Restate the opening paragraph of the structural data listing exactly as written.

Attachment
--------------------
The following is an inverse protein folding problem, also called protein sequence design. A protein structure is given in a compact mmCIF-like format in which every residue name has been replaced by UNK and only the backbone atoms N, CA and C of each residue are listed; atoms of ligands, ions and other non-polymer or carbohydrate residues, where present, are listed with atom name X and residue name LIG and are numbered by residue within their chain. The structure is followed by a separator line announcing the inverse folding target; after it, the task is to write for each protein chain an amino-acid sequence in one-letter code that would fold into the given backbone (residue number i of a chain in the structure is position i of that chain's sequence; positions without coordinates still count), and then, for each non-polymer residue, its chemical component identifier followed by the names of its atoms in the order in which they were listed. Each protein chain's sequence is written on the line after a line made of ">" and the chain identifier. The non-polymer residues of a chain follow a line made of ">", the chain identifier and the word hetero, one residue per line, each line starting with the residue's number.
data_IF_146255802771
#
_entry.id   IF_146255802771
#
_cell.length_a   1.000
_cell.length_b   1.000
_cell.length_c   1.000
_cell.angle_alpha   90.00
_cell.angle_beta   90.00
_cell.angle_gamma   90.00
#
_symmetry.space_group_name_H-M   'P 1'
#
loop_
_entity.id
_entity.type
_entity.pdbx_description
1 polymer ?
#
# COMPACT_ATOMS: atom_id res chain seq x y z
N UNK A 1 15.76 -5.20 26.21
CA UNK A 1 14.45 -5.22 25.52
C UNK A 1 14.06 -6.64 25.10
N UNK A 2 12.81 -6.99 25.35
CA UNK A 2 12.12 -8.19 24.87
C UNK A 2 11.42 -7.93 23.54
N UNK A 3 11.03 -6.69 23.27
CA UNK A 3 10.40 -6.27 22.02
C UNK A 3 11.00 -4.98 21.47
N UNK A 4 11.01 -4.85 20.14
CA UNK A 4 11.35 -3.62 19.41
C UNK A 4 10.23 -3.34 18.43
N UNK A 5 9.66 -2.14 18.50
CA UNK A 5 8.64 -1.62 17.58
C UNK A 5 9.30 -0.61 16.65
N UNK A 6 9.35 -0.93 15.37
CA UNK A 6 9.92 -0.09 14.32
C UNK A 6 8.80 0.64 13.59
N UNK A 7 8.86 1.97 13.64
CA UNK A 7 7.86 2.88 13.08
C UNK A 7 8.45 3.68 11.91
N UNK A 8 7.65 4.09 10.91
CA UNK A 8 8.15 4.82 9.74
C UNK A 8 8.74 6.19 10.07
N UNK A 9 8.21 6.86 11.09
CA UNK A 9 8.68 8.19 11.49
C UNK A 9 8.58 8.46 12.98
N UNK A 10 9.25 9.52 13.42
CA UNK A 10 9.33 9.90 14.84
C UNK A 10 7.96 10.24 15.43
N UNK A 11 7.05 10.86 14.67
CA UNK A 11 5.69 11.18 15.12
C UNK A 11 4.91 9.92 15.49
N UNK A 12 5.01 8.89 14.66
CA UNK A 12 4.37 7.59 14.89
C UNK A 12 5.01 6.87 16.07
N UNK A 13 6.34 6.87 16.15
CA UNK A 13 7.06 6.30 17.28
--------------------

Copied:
The following is an inverse protein folding problem, also called protein sequence design. A protein structure is given in a compact mmCIF-like format in which every residue name has been replaced by UNK and only the backbone atoms N, CA and C of each residue are listed; atoms of ligands, ions and other non-polymer or carbohydrate residues, where present, are listed with atom name X and residue name LIG and are numbered by residue within their chain. The structure is followed by a separator line announcing the inverse folding target; after it, the task is to write for each protein chain an amino-acid sequence in one-letter code that would fold into the given backbone (residue number i of a chain in the structure is position i of that chain's sequence; positions without coordinates still count), and then, for each non-polymer residue, its chemical component identifier followed by the names of its atoms in the order in which they were listed. Each protein chain's sequence is written on the line after a line made of ">" and the chain identifier. The non-polymer residues of a chain follow a line made of ">", the chain identifier and the word hetero, one residue per line, each line starting with the residue's number.